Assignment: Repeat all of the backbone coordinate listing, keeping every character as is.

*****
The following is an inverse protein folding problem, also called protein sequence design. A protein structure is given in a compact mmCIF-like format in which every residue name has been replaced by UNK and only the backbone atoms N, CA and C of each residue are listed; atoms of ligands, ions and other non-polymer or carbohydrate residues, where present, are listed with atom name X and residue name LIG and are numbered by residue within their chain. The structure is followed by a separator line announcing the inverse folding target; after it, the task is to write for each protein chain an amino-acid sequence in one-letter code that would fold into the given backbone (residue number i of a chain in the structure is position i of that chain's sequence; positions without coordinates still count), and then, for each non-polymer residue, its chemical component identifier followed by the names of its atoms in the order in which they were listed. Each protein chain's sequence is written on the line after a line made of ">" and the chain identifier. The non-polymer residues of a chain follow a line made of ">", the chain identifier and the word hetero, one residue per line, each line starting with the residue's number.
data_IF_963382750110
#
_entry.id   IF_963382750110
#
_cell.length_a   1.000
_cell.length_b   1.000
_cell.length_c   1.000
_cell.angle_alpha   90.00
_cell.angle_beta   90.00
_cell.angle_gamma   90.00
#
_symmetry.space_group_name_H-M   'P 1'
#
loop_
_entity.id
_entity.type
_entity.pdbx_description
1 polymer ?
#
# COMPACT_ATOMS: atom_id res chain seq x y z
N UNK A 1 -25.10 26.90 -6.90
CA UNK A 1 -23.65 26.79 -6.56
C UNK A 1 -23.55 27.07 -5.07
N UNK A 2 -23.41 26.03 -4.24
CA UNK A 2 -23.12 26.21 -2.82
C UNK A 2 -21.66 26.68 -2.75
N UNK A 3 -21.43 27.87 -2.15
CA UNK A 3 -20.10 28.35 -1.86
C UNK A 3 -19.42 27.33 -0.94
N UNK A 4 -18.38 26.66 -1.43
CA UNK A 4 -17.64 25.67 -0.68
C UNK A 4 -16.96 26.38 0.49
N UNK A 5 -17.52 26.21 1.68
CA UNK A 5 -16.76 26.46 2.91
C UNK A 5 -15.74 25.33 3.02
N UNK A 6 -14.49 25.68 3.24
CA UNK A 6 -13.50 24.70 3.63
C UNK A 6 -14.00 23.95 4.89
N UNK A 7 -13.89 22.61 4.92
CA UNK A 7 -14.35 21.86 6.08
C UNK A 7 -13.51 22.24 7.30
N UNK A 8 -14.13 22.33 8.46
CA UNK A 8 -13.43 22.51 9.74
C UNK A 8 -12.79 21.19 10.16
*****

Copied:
The following is an inverse protein folding problem, also called protein sequence design. A protein structure is given in a compact mmCIF-like format in which every residue name has been replaced by UNK and only the backbone atoms N, CA and C of each residue are listed; atoms of ligands, ions and other non-polymer or carbohydrate residues, where present, are listed with atom name X and residue name LIG and are numbered by residue within their chain. The structure is followed by a separator line announcing the inverse folding target; after it, the task is to write for each protein chain an amino-acid sequence in one-letter code that would fold into the given backbone (residue number i of a chain in the structure is position i of that chain's sequence; positions without coordinates still count), and then, for each non-polymer residue, its chemical component identifier followed by the names of its atoms in the order in which they were listed. Each protein chain's sequence is written on the line after a line made of ">" and the chain identifier. The non-polymer residues of a chain follow a line made of ">", the chain identifier and the word hetero, one residue per line, each line starting with the residue's number.
data_IF_963382750110
#
_entry.id   IF_963382750110
#
_cell.length_a   1.000
_cell.length_b   1.000
_cell.length_c   1.000
_cell.angle_alpha   90.00
_cell.angle_beta   90.00
_cell.angle_gamma   90.00
#
_symmetry.space_group_name_H-M   'P 1'
#
loop_
_entity.id
_entity.type
_entity.pdbx_description
1 polymer ?
#
# COMPACT_ATOMS: atom_id res chain seq x y z
N UNK A 1 -25.10 26.90 -6.90
CA UNK A 1 -23.65 26.79 -6.56
C UNK A 1 -23.55 27.07 -5.07
N UNK A 2 -23.41 26.03 -4.24
CA UNK A 2 -23.12 26.21 -2.82
C UNK A 2 -21.66 26.68 -2.75
N UNK A 3 -21.43 27.87 -2.15
CA UNK A 3 -20.10 28.35 -1.86
C UNK A 3 -19.42 27.33 -0.94
N UNK A 4 -18.38 26.66 -1.43
CA UNK A 4 -17.64 25.67 -0.68
C UNK A 4 -16.96 26.38 0.49
N UNK A 5 -17.52 26.21 1.68
CA UNK A 5 -16.76 26.46 2.91
C UNK A 5 -15.74 25.33 3.02
N UNK A 6 -14.49 25.68 3.24
CA UNK A 6 -13.50 24.70 3.63
C UNK A 6 -14.00 23.95 4.89
N UNK A 7 -13.89 22.61 4.92
CA UNK A 7 -14.35 21.86 6.08
C UNK A 7 -13.51 22.24 7.30
N UNK A 8 -14.13 22.33 8.46
CA UNK A 8 -13.43 22.51 9.74
C UNK A 8 -12.79 21.19 10.16